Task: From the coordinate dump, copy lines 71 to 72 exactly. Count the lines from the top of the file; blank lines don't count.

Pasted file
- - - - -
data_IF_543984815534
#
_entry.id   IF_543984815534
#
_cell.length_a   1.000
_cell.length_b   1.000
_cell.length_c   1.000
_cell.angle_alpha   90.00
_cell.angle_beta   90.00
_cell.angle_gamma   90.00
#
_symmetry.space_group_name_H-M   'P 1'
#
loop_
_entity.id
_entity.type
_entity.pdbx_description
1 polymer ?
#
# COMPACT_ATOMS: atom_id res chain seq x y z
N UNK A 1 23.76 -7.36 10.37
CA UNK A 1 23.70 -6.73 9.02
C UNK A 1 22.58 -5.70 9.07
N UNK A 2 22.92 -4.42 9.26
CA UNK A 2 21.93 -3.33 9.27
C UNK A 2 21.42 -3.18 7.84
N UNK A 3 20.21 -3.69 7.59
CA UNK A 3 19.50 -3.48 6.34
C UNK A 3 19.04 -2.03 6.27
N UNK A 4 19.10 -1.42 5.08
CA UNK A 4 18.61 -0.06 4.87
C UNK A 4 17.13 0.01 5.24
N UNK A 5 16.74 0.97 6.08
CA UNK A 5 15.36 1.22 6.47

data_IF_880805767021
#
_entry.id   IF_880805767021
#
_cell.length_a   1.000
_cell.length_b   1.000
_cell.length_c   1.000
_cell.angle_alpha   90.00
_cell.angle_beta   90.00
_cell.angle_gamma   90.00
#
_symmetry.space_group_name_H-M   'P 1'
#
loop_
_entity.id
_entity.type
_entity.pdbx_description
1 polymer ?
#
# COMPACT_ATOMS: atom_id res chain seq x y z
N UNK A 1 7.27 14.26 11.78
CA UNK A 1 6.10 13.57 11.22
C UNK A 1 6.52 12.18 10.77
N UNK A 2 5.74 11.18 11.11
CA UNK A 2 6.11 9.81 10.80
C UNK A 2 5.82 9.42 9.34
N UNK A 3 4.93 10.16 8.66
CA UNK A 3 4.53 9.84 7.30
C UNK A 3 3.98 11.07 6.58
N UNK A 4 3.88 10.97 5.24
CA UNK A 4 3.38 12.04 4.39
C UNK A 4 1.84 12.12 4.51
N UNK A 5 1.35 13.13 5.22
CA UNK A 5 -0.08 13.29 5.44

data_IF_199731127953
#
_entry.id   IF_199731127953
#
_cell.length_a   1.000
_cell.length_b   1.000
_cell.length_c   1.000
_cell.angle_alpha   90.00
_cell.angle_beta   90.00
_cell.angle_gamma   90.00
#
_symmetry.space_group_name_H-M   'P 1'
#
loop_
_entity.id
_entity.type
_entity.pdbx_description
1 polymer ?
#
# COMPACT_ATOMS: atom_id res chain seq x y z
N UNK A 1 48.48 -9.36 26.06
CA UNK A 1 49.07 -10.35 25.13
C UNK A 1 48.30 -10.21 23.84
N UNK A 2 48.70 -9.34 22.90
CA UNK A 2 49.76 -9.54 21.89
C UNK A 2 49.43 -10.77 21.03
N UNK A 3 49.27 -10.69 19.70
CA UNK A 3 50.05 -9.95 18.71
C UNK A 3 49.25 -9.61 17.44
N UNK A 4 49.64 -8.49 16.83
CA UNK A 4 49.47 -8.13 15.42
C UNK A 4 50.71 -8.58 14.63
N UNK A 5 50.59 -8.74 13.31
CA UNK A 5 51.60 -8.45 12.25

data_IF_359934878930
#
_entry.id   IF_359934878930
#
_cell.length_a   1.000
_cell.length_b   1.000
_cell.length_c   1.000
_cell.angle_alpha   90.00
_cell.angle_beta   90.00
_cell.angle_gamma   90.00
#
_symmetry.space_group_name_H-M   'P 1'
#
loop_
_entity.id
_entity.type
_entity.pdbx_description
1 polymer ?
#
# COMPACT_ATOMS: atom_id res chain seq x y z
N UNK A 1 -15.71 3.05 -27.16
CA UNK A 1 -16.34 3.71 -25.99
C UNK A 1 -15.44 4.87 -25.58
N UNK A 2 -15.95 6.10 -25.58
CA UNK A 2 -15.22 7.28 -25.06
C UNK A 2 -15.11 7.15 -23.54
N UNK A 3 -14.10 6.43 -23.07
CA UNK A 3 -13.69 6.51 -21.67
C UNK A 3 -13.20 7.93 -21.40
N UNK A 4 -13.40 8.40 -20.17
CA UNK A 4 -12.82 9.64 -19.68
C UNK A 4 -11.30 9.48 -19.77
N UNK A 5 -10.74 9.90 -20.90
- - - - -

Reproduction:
_entry.id   IF_199731127953
#